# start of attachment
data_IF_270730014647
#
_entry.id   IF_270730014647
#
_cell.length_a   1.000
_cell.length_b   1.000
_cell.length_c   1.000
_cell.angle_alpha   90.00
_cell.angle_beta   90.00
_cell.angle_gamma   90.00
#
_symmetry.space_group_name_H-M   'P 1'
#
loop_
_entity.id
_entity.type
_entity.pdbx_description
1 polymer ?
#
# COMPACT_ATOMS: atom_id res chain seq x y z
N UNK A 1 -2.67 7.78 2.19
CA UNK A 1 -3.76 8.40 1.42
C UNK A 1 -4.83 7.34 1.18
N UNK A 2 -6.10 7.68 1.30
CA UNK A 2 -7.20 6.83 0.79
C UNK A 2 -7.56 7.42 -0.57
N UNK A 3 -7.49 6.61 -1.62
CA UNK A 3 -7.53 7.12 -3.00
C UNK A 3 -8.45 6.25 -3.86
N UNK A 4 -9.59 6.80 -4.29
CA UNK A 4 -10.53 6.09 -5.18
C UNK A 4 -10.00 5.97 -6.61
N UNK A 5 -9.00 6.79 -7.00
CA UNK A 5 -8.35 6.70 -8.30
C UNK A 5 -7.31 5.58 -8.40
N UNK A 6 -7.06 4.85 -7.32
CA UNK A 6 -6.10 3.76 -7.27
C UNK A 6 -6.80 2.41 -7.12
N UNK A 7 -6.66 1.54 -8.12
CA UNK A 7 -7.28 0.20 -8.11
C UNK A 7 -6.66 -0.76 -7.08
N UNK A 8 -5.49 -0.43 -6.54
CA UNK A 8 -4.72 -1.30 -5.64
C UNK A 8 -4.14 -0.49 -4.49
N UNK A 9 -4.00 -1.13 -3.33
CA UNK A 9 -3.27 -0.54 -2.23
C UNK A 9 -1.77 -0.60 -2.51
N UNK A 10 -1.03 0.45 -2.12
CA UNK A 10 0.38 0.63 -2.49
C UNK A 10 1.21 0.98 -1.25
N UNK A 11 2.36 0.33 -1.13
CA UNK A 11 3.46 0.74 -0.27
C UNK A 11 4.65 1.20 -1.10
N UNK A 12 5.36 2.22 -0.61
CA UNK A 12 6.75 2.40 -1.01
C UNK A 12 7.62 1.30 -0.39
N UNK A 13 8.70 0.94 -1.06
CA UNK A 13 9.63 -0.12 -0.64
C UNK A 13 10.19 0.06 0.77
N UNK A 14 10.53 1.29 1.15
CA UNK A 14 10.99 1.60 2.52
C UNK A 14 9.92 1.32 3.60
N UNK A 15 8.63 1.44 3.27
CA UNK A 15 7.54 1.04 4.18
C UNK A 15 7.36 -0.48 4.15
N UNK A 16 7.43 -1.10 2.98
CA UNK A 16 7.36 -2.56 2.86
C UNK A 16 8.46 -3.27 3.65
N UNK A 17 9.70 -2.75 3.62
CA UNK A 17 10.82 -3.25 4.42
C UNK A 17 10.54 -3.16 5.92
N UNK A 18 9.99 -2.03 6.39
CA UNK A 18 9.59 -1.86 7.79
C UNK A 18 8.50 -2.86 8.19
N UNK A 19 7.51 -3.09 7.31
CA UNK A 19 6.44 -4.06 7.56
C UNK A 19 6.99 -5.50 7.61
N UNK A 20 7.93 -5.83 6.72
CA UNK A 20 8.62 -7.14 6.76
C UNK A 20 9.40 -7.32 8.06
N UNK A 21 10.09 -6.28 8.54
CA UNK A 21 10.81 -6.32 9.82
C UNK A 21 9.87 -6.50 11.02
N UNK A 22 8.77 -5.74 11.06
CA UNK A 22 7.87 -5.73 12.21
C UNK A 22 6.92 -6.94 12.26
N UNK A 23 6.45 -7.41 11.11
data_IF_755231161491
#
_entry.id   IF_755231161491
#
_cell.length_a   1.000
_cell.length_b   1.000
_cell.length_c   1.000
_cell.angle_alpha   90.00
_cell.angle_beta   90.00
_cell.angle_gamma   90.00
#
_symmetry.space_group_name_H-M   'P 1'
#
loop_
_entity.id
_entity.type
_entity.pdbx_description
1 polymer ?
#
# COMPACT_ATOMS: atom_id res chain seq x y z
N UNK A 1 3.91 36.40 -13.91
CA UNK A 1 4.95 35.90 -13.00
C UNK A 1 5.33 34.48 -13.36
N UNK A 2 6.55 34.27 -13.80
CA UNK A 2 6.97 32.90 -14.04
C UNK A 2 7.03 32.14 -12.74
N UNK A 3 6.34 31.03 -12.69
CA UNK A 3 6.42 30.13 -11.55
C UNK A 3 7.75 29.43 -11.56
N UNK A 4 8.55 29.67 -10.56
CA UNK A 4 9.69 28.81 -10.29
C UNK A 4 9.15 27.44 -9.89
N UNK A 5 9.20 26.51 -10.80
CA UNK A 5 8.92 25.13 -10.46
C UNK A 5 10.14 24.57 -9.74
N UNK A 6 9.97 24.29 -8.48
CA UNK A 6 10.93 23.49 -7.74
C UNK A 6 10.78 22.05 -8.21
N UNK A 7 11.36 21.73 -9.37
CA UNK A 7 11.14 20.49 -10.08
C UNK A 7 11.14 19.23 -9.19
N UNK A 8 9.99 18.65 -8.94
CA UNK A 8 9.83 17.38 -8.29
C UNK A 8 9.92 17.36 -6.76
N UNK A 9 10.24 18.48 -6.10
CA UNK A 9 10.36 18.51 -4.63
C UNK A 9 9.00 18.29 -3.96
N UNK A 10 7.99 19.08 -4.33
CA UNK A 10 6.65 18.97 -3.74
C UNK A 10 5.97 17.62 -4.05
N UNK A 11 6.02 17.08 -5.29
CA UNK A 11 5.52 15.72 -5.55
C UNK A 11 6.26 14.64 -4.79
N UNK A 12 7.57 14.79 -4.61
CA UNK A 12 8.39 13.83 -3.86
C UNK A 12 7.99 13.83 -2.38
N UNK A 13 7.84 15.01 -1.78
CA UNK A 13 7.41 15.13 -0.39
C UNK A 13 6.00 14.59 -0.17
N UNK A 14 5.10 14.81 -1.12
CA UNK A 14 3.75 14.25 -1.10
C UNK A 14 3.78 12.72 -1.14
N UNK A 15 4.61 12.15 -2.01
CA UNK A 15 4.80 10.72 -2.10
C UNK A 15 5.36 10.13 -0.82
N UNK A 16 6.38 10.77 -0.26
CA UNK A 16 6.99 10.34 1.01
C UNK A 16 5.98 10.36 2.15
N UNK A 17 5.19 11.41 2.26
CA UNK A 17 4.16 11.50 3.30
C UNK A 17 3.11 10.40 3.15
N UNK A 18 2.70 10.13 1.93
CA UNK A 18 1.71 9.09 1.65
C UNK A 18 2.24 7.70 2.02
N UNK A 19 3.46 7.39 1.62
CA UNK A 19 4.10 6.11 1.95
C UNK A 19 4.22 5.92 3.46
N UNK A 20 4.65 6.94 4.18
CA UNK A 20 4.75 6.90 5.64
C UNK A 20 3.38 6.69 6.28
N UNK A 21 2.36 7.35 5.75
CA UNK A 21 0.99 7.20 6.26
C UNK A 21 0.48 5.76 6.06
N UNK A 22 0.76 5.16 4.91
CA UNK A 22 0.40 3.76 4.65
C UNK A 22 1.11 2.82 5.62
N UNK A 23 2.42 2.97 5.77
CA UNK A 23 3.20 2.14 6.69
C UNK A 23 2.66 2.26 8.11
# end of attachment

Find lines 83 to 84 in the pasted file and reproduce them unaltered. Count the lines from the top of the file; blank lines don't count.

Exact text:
C UNK A 21 9.87 -6.50 11.02
N UNK A 22 8.77 -5.74 11.06